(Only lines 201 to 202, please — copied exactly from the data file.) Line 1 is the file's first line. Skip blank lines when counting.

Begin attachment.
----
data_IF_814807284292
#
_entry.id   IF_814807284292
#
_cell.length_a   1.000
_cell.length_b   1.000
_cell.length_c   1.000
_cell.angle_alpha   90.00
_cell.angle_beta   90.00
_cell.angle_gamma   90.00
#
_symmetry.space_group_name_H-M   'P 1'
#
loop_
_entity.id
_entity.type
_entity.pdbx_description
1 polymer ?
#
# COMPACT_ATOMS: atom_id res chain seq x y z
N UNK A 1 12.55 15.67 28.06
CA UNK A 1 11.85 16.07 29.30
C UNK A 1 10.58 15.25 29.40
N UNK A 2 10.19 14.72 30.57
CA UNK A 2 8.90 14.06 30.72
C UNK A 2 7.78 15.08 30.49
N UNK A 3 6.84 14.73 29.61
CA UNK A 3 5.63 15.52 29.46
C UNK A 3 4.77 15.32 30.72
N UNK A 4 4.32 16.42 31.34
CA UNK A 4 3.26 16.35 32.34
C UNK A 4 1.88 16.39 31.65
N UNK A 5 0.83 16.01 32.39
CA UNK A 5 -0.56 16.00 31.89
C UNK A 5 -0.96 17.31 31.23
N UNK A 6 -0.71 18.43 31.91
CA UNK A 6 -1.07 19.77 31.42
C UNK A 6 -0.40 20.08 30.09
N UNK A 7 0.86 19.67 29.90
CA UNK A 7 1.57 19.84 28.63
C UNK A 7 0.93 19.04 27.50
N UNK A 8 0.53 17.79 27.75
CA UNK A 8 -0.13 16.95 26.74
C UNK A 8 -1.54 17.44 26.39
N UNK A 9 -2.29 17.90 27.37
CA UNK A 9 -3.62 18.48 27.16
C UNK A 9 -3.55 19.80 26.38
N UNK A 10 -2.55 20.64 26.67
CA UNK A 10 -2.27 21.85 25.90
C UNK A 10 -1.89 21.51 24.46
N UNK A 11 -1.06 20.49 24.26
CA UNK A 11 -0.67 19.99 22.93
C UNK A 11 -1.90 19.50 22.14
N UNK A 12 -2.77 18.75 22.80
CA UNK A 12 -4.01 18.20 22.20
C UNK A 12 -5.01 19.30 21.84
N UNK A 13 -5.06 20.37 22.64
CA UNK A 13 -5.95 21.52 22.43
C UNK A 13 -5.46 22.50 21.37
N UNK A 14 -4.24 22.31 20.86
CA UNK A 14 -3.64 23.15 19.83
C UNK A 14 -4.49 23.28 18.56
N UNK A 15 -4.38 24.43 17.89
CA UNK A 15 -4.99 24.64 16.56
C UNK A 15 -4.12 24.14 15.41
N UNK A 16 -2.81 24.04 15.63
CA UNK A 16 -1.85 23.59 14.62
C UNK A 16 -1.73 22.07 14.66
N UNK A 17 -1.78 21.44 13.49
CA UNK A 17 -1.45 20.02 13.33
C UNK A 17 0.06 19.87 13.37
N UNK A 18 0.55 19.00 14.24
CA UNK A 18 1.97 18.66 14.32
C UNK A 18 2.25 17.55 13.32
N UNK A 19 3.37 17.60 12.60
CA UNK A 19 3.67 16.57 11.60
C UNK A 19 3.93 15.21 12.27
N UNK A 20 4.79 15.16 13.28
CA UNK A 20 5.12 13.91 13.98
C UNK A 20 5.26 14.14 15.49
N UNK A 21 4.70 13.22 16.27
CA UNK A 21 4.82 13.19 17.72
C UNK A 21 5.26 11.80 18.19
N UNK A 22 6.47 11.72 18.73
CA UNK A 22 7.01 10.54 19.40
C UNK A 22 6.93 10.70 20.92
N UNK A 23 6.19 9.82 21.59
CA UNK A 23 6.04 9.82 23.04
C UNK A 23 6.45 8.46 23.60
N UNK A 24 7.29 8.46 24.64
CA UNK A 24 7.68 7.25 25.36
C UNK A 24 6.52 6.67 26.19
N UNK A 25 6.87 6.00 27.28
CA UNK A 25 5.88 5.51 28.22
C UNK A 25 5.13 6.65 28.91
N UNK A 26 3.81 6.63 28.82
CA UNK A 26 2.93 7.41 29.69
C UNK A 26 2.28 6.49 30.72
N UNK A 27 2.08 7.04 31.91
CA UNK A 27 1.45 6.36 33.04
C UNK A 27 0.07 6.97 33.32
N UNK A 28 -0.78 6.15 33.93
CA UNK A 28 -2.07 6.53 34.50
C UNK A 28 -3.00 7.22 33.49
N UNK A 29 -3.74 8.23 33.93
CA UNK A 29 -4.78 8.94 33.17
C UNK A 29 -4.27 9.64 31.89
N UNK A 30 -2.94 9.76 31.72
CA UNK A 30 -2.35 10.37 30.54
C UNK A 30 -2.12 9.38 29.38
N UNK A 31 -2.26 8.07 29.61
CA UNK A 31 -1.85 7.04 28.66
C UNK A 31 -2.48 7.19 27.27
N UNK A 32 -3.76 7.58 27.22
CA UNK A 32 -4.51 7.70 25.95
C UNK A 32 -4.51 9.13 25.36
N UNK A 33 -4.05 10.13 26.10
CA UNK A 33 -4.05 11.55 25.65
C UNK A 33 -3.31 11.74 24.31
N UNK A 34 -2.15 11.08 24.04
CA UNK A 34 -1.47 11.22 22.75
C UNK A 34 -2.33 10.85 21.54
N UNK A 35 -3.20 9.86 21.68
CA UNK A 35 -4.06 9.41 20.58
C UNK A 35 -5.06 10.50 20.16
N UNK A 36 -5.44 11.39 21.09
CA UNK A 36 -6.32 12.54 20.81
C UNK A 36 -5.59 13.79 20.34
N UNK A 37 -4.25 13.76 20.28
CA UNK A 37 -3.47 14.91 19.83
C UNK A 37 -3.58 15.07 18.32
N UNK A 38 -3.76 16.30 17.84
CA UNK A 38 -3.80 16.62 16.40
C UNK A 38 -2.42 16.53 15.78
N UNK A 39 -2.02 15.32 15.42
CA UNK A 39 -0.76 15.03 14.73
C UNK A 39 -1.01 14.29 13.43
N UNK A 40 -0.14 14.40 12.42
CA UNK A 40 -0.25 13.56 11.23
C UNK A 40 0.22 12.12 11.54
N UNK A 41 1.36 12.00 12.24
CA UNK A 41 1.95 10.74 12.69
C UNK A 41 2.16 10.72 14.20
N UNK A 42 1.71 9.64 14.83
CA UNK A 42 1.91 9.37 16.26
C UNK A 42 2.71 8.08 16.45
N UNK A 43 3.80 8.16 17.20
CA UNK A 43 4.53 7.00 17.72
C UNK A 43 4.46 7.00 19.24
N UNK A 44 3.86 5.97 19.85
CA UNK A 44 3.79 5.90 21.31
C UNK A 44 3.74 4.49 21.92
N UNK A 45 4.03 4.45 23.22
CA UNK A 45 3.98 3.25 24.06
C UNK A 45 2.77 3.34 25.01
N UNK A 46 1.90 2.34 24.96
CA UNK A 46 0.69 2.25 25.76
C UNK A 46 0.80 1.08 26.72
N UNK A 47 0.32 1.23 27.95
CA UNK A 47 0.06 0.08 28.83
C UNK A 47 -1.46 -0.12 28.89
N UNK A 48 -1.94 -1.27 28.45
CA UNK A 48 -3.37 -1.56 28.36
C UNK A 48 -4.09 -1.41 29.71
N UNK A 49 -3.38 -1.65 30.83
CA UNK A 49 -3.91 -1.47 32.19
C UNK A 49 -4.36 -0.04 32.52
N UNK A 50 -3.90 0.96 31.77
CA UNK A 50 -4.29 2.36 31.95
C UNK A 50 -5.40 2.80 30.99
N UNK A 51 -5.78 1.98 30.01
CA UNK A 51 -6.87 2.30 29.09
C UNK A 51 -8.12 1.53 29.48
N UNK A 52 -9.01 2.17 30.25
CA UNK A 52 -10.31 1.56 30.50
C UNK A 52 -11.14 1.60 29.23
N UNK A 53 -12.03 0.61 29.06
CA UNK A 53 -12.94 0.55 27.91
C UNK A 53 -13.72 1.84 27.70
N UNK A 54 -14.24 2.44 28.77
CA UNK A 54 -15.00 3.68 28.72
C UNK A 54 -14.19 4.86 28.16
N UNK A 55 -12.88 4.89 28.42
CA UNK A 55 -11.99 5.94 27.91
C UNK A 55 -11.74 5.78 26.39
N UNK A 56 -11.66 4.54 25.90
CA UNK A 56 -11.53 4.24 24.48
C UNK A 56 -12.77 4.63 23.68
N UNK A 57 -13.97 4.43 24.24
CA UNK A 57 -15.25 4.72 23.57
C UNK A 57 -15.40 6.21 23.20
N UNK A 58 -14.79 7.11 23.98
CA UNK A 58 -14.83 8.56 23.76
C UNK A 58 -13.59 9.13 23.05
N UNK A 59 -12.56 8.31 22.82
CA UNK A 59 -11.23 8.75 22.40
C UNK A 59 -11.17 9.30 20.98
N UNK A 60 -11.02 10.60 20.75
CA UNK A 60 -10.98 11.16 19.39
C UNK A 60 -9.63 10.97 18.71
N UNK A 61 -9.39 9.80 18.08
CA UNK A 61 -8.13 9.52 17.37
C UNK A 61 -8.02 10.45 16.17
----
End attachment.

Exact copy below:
N UNK A 61 -9.39 9.80 18.08
CA UNK A 61 -8.13 9.52 17.37